Unfortunately, there are not enough students training to become harvesting machine fitters. Thus, Finland suffers from a chronic lack of mechanics who would master heavy machinery fitting. Their expertise is needed for heavy-duty vehicles and in earth construction, the mining industry and forest industry. This field is very challenging for those organising the training as well as for the students themselves. The funding for such training is also clearly below the cost structure of the education in general. Workers in this field cannot be trained with the same funding as car mechanics.
Jämsä Vocational College has a good and varied fleet of harvesting machinery. As the funding diminishes, we might need to replace this with a cheaper and smaller fleet of machines, using the so-called miniature harvesting machines. Because the student volume has increased, the number of the forests used for primary education creates a bottleneck. Luckily, we have good connections with UPM, for instance, and we have received training grounds for more advanced students.
Personalised studies and competence-based evaluation
New legislation on personalising studies and moving towards competence-based evaluation during internships have significantly altered and will further alter the methods used in vocational education. The cost-effectiveness of education must be substantially increased. In the expensive machined harvesting training, in particular, simulators must be utilised more and more in teaching.
Today’s technology makes it possible to create almost authentic virtual environments and machines. In other countries, virtual passenger cars utilising hologram technology are already used in automotive technology training. The actual teaching and communication with students are also changing. Currently, teaching and guidance via live video feed from the field are being developed.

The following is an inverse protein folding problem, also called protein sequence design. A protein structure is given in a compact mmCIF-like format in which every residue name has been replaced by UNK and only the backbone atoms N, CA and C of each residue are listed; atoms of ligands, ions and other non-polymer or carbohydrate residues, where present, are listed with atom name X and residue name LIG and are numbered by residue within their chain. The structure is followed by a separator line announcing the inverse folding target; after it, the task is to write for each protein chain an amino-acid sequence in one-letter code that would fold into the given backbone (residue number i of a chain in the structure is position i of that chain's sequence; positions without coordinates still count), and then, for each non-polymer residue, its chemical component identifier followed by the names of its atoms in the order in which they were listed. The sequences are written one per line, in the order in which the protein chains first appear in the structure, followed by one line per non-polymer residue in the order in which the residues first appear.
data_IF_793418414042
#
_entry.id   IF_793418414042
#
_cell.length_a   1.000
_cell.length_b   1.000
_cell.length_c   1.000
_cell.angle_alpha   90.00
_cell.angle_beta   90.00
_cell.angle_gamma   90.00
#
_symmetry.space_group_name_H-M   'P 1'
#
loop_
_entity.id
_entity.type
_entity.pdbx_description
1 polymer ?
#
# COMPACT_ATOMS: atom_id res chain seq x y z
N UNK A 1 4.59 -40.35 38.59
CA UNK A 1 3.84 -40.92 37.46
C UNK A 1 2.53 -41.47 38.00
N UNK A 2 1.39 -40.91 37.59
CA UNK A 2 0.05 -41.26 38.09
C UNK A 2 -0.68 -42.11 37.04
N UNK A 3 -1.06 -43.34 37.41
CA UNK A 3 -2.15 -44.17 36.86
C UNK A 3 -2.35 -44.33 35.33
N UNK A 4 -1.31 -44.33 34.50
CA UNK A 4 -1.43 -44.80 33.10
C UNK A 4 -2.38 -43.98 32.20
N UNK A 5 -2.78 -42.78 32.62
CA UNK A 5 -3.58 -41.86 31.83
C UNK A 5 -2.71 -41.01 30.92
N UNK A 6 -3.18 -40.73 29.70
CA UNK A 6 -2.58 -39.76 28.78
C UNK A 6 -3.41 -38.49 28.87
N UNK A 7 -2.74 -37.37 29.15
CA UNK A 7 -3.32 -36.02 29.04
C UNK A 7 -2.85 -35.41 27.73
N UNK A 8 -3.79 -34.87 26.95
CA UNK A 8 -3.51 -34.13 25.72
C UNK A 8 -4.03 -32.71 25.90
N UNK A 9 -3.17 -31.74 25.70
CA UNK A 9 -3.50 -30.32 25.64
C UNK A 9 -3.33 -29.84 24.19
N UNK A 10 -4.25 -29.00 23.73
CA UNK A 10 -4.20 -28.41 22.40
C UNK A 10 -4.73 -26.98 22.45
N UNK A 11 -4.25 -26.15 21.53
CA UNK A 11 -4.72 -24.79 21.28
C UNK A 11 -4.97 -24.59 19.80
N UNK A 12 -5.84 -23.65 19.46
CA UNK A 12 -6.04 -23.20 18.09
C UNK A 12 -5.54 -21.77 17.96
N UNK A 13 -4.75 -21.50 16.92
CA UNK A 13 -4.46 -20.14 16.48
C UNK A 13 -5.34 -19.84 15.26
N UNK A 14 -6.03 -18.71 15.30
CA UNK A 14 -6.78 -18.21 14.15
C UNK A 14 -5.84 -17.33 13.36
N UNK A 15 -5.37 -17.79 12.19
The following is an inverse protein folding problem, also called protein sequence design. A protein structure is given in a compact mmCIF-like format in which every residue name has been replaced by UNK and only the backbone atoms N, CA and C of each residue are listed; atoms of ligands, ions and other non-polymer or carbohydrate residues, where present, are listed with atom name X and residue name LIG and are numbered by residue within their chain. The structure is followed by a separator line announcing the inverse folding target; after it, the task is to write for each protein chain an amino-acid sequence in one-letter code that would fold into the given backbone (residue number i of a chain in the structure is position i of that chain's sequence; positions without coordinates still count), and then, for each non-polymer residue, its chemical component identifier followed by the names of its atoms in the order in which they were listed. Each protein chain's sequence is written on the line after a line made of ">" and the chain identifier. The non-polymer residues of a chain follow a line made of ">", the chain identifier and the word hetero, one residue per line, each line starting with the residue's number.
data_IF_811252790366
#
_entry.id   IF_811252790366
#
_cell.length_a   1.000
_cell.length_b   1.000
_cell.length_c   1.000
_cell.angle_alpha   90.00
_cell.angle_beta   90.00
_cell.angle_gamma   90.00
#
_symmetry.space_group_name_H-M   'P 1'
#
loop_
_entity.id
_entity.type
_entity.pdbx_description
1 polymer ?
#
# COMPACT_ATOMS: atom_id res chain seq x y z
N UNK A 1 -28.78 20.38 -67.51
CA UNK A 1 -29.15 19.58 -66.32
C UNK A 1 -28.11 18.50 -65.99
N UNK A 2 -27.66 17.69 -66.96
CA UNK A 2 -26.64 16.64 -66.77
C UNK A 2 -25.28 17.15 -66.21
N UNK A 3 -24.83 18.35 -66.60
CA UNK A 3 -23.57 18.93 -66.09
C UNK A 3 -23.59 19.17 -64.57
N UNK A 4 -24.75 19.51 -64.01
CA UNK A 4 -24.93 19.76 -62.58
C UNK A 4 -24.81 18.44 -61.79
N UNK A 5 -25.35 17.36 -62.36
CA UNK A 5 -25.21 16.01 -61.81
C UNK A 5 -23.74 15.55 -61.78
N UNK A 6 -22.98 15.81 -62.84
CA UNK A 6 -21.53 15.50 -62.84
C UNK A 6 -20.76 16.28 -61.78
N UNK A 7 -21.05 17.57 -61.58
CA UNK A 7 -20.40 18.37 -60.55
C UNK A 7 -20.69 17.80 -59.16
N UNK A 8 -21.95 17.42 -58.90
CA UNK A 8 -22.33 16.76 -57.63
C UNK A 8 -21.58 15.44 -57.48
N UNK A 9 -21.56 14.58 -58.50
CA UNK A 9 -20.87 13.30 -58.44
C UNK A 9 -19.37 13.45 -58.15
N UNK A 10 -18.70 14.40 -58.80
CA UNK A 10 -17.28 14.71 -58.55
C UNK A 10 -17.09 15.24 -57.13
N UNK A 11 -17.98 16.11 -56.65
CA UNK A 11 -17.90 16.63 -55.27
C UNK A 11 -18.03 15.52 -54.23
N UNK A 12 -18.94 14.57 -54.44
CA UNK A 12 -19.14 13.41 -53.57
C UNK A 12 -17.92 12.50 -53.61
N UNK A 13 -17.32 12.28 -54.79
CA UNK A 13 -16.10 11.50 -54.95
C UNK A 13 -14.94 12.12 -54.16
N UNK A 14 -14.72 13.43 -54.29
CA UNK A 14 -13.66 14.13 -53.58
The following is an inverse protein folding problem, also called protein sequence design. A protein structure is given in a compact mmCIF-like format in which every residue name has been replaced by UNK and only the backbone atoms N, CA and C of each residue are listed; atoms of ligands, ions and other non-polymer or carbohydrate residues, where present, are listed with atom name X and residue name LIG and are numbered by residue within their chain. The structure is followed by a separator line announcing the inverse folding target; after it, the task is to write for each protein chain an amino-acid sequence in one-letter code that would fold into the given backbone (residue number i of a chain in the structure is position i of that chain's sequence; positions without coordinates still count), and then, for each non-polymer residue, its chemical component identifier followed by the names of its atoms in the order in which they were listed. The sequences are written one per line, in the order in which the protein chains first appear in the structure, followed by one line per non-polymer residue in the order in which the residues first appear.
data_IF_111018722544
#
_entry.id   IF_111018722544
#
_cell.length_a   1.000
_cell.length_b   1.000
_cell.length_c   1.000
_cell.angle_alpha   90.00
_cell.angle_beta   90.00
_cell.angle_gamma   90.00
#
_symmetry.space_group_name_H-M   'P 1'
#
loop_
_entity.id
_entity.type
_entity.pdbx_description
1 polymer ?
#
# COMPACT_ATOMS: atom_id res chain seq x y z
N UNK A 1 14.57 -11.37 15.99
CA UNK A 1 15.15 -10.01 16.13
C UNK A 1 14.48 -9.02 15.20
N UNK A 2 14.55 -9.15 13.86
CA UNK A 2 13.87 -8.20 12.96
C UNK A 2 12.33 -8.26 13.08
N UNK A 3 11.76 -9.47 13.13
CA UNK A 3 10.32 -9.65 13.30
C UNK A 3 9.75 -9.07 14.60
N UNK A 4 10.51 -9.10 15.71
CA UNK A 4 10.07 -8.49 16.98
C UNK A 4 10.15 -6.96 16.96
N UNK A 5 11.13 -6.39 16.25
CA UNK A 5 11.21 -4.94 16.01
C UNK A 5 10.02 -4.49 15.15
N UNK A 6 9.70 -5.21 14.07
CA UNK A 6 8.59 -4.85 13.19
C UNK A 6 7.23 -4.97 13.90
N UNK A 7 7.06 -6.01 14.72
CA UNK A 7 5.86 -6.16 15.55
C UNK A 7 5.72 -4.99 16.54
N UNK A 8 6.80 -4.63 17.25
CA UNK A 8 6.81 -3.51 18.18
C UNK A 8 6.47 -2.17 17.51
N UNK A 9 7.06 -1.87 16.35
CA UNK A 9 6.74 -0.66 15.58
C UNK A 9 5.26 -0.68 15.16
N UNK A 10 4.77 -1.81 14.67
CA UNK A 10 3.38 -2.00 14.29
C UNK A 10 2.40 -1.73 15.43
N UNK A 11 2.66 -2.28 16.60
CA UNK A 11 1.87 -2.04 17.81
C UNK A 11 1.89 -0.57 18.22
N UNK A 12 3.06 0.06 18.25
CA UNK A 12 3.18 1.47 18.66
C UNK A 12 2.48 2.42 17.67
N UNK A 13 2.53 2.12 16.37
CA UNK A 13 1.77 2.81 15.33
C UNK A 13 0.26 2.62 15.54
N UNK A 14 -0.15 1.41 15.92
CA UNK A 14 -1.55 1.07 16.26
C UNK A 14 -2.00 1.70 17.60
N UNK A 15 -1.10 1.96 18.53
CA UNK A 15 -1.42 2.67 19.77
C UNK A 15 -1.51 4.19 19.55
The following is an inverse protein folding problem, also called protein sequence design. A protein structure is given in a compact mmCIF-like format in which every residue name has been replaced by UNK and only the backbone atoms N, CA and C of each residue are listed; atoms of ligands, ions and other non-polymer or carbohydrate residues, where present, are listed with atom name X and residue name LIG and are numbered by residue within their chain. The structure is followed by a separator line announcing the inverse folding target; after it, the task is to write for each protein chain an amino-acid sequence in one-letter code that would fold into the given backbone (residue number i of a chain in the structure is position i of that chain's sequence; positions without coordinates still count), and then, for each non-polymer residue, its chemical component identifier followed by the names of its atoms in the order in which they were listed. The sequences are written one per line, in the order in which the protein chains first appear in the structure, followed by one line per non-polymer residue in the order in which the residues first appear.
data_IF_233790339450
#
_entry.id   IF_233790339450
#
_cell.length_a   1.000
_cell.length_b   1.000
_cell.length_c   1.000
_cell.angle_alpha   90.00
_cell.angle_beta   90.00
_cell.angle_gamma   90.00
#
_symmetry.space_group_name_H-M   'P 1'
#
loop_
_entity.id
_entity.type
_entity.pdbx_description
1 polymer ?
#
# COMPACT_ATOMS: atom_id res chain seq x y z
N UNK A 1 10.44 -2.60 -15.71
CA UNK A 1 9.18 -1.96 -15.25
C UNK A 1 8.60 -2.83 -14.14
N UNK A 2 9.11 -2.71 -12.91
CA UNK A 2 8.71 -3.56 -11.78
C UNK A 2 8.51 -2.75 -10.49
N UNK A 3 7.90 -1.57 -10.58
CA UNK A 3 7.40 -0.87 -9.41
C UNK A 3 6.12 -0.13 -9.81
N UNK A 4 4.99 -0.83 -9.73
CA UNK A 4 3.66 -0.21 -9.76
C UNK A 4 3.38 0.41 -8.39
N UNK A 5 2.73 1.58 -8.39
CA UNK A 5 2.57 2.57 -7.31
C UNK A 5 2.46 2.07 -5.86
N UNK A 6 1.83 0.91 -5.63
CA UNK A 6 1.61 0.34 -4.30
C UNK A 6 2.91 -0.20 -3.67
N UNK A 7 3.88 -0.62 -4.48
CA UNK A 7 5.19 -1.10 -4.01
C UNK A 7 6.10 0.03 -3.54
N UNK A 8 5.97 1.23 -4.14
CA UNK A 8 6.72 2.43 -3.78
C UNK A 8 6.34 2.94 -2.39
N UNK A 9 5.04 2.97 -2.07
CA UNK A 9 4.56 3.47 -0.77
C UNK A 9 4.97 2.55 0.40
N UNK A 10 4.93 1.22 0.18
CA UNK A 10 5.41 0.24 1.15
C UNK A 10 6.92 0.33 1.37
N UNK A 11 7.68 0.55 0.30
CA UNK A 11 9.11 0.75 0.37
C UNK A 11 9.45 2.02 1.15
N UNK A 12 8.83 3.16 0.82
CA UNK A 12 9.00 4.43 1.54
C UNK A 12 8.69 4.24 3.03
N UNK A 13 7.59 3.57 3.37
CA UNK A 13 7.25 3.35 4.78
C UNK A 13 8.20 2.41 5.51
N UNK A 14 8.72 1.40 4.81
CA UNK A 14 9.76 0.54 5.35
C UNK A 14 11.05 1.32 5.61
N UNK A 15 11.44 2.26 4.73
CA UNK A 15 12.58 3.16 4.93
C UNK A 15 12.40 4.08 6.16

The development of digitalisation and technology is altering operators’ job descriptions. Robotics is also expected to take a huge leap forward in the development of harvesting machines. Remotely controlling the machines and controlling multiple machines at the same time are the future. The traditional driving job is being transformed into an operator job without compromising the extensive know-how from the field.
Increasingly differentiated values and uses
Transportation logistics from the forest to the processing plant is also changing drastically. In 10–15 years, robotic operators will transport biomass along the highways. In smaller road networks and forest roads, however, a person is still needed inside the cabin. Harvesting machine operators are expected to have the traditional know-how, but also the capability to plan the job and worksites, as well as cope in social surroundings. More and more people with different ideas and backgrounds are present in forests and near harvesting sites. The machine operator is often the first contact for visitors at worksites, so the operator has an essential role in creating and building quality and company image.
The industry is becoming more and more mechanised, and emphasis is being placed both on machined harvesting and on expertise in forest management and use of hand tools. Not everyone wants to mechanise harvesting.
Forests have increasingly differentiated values and usages. For some, a forest is an investment while for others it is a place for relaxation. Environmental issues and understanding natural diversity are present in the daily work of a machine operator. A professional must be able to identify important natural sites and point out the best berry or mushroom spots to people wandering in the forest. They have to be able to operate in the forest while respecting the creatures living there.